But even without the railway returning, the Downs Link has great potential as a transport link between the villages and towns it connects. With shallow gradients and direct routes into the centres of these places, it’s an open goal to open up mobility in these rural areas, blighted by dwindling public transport. Even as it stands today, it’s tremendously popular as a leisure route, mainly because it’s one of the few areas where families can easily cycle long distances in West Sussex without being menaced by motor traffic.
A typical summer scene on the Downs Link.
But there is – of course – a problem here, namely that the Downs Link does not have a suitable surface. It is mostly composed of mud, interspersed with large chunks of gravel (at best!); just about acceptable in summer, but come the autumn, it becomes very muddy, and unsuitable for use by anyone who does not have a mountain bike, or who is not willing to get covered in mud.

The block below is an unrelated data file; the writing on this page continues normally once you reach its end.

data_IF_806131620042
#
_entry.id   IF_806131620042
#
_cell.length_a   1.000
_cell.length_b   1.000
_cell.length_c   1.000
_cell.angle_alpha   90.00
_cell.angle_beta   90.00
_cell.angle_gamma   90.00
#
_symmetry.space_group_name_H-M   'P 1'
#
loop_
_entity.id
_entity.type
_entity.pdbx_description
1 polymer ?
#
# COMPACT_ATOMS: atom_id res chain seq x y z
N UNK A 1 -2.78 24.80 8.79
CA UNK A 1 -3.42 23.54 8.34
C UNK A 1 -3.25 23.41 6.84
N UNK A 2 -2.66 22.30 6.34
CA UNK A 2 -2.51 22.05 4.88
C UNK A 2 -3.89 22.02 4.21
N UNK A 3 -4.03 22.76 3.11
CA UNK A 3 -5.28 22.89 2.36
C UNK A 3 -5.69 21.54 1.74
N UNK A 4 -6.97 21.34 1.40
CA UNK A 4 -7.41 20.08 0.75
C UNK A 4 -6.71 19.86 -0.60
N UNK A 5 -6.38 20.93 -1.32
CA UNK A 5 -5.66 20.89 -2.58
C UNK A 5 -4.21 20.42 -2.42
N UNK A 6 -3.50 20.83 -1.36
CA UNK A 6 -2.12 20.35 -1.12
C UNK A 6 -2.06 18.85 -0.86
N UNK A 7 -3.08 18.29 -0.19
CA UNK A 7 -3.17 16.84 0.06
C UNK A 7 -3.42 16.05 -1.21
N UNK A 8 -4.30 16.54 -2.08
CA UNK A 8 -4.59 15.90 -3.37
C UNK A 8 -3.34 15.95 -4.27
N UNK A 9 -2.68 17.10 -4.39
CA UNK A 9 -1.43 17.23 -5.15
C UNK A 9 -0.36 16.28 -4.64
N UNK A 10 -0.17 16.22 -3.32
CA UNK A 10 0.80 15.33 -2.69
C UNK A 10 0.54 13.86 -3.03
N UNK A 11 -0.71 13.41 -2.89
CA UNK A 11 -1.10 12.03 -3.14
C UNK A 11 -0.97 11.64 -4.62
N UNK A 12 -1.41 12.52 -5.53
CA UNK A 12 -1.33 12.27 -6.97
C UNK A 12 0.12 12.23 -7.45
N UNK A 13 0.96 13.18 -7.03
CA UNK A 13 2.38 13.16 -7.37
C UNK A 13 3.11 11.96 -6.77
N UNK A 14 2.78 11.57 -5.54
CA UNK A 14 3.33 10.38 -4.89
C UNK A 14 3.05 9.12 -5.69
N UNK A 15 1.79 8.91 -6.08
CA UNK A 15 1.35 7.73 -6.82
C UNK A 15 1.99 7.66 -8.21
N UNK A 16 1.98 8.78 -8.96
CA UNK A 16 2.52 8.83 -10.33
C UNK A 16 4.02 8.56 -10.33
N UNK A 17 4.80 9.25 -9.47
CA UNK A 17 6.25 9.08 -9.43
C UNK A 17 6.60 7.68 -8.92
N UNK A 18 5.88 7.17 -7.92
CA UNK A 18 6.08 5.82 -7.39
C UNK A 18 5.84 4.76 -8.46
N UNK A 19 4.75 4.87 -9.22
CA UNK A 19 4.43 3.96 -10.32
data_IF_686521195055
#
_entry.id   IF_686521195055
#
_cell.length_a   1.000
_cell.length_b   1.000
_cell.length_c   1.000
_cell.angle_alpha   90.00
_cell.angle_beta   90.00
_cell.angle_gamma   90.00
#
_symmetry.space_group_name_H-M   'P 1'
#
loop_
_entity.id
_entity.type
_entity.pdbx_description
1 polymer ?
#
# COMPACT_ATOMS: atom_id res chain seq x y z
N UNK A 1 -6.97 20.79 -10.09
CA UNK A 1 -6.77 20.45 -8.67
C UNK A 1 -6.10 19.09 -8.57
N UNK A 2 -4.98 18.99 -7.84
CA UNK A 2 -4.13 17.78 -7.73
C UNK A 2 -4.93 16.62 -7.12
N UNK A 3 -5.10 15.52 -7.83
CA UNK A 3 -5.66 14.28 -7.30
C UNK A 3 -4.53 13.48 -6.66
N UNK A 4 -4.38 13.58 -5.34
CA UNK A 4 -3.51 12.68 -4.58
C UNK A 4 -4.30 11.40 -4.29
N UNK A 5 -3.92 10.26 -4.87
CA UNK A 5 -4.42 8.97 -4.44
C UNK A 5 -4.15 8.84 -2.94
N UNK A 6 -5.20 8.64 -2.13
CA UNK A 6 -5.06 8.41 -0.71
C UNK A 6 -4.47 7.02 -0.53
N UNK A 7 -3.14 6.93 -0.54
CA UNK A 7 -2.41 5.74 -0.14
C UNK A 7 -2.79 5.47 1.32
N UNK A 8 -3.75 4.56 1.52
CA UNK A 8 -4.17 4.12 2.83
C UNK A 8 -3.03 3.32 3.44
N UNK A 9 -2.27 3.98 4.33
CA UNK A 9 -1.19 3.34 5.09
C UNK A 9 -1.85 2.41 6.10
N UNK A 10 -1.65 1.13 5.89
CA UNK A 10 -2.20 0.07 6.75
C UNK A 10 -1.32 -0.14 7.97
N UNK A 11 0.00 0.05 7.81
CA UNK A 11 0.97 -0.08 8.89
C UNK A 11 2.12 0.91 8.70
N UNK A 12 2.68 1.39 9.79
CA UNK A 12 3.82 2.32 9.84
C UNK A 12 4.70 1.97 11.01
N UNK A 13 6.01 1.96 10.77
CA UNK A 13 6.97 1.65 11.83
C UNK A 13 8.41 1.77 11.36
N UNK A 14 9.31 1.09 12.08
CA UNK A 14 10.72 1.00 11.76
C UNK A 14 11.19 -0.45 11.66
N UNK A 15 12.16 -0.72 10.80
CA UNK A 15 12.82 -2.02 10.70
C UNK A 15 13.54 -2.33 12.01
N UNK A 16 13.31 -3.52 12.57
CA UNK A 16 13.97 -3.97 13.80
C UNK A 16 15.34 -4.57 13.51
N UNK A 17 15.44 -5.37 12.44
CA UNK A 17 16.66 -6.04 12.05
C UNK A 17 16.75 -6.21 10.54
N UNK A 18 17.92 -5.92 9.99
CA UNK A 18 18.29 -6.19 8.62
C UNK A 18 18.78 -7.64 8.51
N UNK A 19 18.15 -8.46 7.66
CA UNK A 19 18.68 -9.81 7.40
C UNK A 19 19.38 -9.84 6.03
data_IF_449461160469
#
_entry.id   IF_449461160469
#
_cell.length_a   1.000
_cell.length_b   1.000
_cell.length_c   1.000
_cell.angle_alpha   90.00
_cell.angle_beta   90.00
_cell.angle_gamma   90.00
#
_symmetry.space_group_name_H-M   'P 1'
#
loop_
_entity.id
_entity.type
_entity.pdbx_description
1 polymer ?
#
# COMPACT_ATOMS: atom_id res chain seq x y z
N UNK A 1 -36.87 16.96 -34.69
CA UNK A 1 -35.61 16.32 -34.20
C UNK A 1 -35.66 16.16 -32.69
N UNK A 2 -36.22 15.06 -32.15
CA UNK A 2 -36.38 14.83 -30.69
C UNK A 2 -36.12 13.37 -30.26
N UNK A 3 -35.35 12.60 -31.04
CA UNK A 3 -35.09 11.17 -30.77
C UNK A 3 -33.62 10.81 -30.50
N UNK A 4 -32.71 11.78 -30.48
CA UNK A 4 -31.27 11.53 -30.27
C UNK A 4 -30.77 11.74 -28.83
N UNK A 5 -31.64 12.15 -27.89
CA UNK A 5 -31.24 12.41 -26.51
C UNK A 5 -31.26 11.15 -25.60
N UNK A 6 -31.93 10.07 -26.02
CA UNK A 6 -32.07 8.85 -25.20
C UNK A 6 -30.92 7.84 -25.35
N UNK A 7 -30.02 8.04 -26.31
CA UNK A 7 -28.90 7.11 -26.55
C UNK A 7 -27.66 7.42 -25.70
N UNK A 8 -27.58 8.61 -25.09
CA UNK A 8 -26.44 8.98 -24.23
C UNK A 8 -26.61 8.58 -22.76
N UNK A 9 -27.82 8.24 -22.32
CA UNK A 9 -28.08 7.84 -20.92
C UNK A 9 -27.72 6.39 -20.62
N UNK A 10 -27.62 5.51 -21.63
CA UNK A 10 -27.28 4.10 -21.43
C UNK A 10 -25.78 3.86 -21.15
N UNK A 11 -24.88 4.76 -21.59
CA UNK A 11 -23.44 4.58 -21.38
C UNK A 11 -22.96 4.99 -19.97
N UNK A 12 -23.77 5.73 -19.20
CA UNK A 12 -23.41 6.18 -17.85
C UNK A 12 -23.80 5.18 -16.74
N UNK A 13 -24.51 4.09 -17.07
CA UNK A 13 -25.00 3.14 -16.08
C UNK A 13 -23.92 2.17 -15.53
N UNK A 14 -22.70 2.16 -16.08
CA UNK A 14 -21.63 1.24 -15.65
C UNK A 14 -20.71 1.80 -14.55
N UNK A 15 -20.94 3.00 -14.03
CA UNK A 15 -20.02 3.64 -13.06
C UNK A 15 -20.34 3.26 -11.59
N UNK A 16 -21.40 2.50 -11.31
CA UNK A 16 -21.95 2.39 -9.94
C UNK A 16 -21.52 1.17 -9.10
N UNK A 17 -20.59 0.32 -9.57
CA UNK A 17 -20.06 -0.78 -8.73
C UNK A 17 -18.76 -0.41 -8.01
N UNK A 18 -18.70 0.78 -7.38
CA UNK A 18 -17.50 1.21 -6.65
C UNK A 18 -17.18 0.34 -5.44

That means that it does not form part of the National Cycle Network, despite being a direct, traffic-free link between some pretty major towns and villages. On the Sustrans’ website, it even comes with a health warning.
‘Recommended only for Mountain bikes. Very poor surface in wet’
This is because West Sussex County Council refuse to provide a tarmac surface on the Downs Link. Which – let’s remember – was a railway line until 1966, so hardly ‘rural’ in origin. It passes through cuttings and tunnels, and along embankments, and in form is plainly a human intervention in the landscape, albeit one that West Sussex County Council continue to insist should have a mud and gravel surface, rather than one of tarmac.
Below is an excerpt from an email sent by a West Sussex County Council Transport Planner, in response to requests to provide tarmac surfacing on this route.
tarmac creates an urbanising effect for recreational walkers and creates more surface water run-off and drainage issues. Many off-road leisure cyclists with mountain bikes (myself included) also prefer non-tarmac surfaces. Cyclists with road bikes do, of course , have alternatives to the Downslink… It is therefore, unlikely that WSCC will be seeking a tarmac surface for the Downslink, except where it crosses any new roads [my emphasis]